Whole life insurance is a form of permanent coverage that offers lifetime protection, starting the moment your policy takes effect and ending when you pass away. Whole life policies have level premiums and a guaranteed death benefit, as long as your premiums are paid.

Whole life policies also build cash value. In most cases, the cash value associated with a whole life insurance policy grows based on current interest rates and has a guaranteed rate of return. The money can be borrowed or withdrawn, but there are some strings attached—whatever you take out gets subtracted from your death benefit, unless you repay the balance.

Universal life insurance

Universal life insurance (UL) is similar to whole life insurance in the sense that it offers permanent coverage and builds cash value. The difference is that universal life policies have a flexible death benefit and adjustable premiums.

Universal life insurance can be a good option if you want the ability to change your policy’s death benefit based on your family’s financial needs. Similarly, you can tap into your cash value to change the frequency and amount of your monthly premiums.

Universal life is available as a standalone policy, but there are also two derivatives of universal life insurance—indexed universal and variable universal life insurance. The main difference between these policies is how the cash value grows.

Indexed universal life insurance

With an indexed universal life insurance policy (IUL), the cash value growth is tied to a stock market index, such as the S&P 500. Your cash value has the ability to make gains based on market upswings, but similarly, market downturns can cause your cash value to diminish. There are also caps, so you can’t make infinite gains during a great market year.

Variable universal life insurance

With a variable universal life insurance policy (VUL), the cash value gets invested into investment accounts (commonly in mutual funds and bonds). Variable universal life is often considered to be the riskiest form of universal life insurance because the money is actually invested into stocks. There are also fees and administrative costs that are required with variable universal life, which makes this policy more expensive than other types of life insurance.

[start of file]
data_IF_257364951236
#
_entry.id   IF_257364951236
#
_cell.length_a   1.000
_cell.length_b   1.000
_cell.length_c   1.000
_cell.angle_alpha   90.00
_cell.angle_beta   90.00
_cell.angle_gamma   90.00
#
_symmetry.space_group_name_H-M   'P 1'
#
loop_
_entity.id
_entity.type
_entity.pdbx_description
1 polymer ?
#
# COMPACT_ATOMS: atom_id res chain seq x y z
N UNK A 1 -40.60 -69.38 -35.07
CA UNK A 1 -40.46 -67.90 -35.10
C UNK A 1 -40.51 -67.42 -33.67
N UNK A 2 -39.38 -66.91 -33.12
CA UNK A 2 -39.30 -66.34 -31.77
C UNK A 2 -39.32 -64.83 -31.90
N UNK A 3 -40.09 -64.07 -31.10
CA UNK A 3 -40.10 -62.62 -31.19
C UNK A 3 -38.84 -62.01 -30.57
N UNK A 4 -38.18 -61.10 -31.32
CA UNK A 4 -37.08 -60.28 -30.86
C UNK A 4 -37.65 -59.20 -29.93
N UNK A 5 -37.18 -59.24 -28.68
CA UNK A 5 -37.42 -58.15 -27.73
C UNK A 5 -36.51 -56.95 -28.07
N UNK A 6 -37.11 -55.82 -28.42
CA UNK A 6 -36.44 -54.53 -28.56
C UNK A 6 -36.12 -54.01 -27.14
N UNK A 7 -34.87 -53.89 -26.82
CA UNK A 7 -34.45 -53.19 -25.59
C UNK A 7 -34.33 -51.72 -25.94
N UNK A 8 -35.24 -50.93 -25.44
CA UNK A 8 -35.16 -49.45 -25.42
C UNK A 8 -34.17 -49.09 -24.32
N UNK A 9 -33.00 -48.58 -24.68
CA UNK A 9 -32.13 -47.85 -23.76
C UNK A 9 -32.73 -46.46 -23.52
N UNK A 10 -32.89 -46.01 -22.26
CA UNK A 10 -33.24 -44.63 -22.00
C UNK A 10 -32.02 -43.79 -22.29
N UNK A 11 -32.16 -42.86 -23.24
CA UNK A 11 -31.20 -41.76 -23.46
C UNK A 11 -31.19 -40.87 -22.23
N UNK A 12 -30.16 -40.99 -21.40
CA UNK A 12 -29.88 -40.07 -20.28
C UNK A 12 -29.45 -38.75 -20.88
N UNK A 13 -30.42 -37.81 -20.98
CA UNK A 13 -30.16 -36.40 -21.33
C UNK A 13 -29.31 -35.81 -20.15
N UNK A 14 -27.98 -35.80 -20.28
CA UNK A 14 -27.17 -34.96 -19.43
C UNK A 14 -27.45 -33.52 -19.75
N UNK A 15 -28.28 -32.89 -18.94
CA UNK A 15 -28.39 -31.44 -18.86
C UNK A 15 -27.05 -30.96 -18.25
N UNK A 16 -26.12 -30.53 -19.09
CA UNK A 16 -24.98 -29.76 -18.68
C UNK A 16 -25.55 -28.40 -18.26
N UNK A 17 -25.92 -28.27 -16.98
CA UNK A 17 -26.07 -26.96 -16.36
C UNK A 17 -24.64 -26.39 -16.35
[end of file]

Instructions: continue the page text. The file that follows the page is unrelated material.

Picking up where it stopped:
Final expense life insurance

Final expense life insurance provides permanent coverage for people who want to put money aside for their end-of-life costs, such as a funeral, cremation services, final medical bills, or unpaid debt.

Final expense insurance policies are a form of guaranteed issue life insurance, which means you don’t have to take a medical exam or submit a health questionnaire, and everyone who applies gets approved. However, this type of life insurance offers a very small amount of coverage, usually around $50,000 or less, and has high premiums.

As a result, final expense life insurance is typically recommended for people with pre-existing medical conditions, or those who have struggled to get approved for traditional life insurance. It’s not the best option for people who are healthy and can qualify for a standard policy.

Group life insurance

The last “type” of life insurance you should know about is group life insurance, which is more commonly known as employer-sponsored life insurance. When you opt into your employer’s group life insurance plan, you usually have a few policies to choose from, which are all issued by the same company.

The biggest benefit of group life insurance is that the premiums are subsidized by your employer, so your out-of-pocket premium is cheaper than if you had an individual policy. However, if you quit your job, you typically lose your life insurance benefits, which can leave you unprotected until you get a new job or buy a policy on your own.

Elizabeth Rivelli
Written by Elizabeth Rivelli

Insurance and personal finance contributor

Elizabeth Rivelli is a freelance insurance and personal finance contributor for and enjoys making home, auto and life insurance understandable for readers so they can prepare for the future. Her work have appeared in numerous online publications.